|PAN||Personal area network: The devices around your person communicating with each other. Commonly utilizing Bluetooth. Devices include phone, watch, fitness device, possibly a laptop or hotspot.|
|LAN||Local area network: The devices within your property communicating with each other, eg within the home, on the school campus, the office building. Commonly using wireless or hard wired Ethernet cabling.|
|VLAN||Virtual local area network: For security and organisational reasons, typically larger organisations will split their LAN into several VLANs. For instance, the school might have a Students VLAN and a Staff VLAN, each of which grant access to different files/resources on the network|
|WLAN||Wireless local area network. Same as a local area network but just utilizing wireless technologies. Eg: what you, the students, get to enjoy here at school ;-)|
|MAN||Metropolitan area network. Yeah… a bit ambiguous… when is it a MAN and when is it a WAN? You tell me then we’ll both know :-p MAN is limited to a metropolitan geographical region.|
|WAN||Wide area network. Multiple properties connected together over a long distance connection, most commonly fibre optic cable. Could be a MAN, could also be interstate, intercontinental etc.|
|SAN||Storage area network: Network based storage|
|VPN||Virtual private network: Establishing a connection to a remote network but granted access as if you are physically present. Discussed further later|
|Internet||Ummm… the internet!|
|Extranet||Extranet: Authenticated & authorised access via the public internet to secure services hosted by a network, eg: logging on to your banks website|
Toplogies may be used to describe the physical or logical layout/structure of a network. The names are fairly loose definitions, most networks these days are a blend of these traditional topologies.
Image: NetworkTopologies.png: Maksimderivative work: Malyszkz [Public domain], via Wikimedia Commons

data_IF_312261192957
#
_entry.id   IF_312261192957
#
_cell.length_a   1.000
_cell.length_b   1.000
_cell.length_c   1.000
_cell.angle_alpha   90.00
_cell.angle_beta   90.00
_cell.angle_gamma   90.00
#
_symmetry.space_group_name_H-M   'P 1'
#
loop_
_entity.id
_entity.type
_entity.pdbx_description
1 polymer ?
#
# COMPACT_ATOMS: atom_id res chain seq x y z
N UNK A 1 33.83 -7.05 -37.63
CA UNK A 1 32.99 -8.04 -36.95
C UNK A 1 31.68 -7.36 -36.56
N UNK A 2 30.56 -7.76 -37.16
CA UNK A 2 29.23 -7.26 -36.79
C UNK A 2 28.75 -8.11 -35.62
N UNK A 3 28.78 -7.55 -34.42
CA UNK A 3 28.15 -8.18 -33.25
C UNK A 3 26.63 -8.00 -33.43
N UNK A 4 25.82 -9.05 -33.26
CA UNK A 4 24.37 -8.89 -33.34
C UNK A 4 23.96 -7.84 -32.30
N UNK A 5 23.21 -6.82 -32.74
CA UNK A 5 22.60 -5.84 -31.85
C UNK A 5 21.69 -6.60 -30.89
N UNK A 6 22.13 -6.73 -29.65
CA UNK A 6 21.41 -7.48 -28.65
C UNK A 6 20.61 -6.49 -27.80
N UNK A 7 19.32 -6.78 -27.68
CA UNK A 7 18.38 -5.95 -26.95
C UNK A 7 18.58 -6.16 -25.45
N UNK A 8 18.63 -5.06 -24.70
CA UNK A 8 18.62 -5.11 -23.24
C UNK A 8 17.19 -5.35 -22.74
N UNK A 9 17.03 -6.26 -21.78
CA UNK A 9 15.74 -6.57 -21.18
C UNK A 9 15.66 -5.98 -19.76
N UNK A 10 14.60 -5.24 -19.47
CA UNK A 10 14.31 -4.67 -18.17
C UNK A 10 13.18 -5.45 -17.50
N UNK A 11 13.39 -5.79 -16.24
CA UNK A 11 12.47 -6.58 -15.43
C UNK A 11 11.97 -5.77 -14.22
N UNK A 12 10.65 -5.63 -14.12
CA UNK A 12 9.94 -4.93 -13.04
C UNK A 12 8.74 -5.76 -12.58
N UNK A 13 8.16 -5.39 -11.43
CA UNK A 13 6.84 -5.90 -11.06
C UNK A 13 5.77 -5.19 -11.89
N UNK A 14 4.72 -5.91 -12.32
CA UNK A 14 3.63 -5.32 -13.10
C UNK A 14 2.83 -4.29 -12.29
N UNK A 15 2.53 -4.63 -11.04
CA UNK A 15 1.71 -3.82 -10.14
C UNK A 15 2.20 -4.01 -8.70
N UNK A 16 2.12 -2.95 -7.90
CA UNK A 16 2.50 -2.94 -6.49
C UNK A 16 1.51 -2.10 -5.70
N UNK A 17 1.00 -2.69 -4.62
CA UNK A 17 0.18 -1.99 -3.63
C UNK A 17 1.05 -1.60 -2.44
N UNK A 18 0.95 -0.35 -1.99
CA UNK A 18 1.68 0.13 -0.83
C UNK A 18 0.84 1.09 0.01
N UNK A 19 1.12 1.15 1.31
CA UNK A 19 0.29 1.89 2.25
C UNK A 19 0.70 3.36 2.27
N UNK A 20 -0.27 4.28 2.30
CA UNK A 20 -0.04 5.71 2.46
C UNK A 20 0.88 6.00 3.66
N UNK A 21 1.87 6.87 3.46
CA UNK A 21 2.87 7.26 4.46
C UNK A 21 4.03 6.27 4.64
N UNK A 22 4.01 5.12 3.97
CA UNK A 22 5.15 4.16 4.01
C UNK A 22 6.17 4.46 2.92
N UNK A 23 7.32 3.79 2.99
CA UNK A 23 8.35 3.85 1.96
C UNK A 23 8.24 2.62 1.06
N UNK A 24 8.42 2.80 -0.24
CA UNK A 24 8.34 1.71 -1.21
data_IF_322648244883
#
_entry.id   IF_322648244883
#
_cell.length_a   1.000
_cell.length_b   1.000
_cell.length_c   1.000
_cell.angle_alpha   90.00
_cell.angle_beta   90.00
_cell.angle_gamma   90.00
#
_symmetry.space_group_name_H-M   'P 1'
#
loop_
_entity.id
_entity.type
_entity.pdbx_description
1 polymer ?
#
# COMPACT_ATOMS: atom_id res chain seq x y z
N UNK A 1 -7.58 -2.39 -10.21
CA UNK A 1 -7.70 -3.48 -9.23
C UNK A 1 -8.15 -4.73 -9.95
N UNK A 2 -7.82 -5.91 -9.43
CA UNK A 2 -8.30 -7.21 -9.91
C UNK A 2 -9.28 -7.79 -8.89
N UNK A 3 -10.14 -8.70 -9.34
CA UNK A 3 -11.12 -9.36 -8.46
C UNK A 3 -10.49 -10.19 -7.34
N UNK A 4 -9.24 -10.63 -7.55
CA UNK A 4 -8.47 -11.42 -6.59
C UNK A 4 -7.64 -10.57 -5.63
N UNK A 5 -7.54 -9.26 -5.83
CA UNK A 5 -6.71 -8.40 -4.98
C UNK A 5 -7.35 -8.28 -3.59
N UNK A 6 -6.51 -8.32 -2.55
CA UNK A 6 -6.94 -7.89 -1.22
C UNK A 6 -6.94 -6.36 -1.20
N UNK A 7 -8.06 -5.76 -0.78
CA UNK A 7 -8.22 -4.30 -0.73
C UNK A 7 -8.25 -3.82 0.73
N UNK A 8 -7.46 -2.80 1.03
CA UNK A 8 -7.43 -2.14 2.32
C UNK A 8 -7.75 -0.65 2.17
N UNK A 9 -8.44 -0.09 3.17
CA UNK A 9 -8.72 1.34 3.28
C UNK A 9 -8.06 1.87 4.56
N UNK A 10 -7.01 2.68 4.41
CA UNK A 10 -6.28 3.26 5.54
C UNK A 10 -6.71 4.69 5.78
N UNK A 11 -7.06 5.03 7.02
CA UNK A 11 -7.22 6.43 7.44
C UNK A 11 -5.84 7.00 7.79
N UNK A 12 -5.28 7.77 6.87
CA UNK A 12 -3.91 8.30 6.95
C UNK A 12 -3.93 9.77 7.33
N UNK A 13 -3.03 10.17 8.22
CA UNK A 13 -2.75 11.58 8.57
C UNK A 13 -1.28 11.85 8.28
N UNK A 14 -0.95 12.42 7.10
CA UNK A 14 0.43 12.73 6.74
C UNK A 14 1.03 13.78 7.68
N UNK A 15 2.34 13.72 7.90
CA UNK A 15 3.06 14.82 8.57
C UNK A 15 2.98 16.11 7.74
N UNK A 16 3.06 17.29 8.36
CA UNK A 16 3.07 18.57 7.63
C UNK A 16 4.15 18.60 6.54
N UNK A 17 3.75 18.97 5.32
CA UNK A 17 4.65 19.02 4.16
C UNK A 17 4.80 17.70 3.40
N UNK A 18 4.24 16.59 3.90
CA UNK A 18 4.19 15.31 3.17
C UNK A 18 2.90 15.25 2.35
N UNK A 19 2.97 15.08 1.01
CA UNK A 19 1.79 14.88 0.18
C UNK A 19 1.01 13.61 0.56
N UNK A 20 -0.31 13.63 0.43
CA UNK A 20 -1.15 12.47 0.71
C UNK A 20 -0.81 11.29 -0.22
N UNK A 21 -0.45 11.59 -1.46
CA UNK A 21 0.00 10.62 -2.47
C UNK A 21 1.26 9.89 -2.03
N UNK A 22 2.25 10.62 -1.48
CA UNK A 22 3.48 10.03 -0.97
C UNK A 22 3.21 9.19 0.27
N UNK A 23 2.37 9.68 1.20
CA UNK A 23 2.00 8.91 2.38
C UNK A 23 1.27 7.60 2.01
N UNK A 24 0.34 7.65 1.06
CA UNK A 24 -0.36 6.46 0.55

Standards ensure compatiblity
Roles: data integrity, flow control, deadlock resolution, congestion, error checking
Standards in networking are recorded in documents known as RFCs (request for comment).
The layers of network communicaion is known as the OSI (open systems interconnect) model. Each layer has a range of protocols that are commonly used.
An example of the different layers in action between the Spotify App on your device, and Spotify HQ.
TCP/IP is an amalgamation of two protocols: TCP (transport control protocol) and IP (internet protocol).
TCP and UDP are transport layer protocols, responsible for packet switching and delivery.
Both TCP and UDP are protocols used for sending bits of data — known as packets — over the Internet. They both build on top of the Internet protocol. In other words, whether you are sending a packet via TCP or UDP, that packet is sent to an IP address. These packets are treated similarly, as they are forwarded from your computer to intermediary routers and on to the destination
TCP (Transport Control Protocol) guarantees the recipient will receive the packets in order by numbering them. The recipient sends messages back to the sender saying it received the messages. If the sender does not get a correct response, it will resend the packets to ensure the recipient received them. Packets are also checked for errors. TCP is all about this reliability
UDP (User Datagram Protocol) just sends packets to the recipient. The sender will not wait to make sure the recipient received the packet — it will just continue sending the next packets. If you are the recipient and you miss some UDP packets, too bad — you can not ask for those packets again. There is no guarantee you are getting all the packets and there is no way to ask for a packet again if you miss it, but losing all this overhead means the computers can communicate more quickly. UDP is used when speed is desirable and error correction is not necessary. For example, UDP is frequently used for live broadcasts and online games.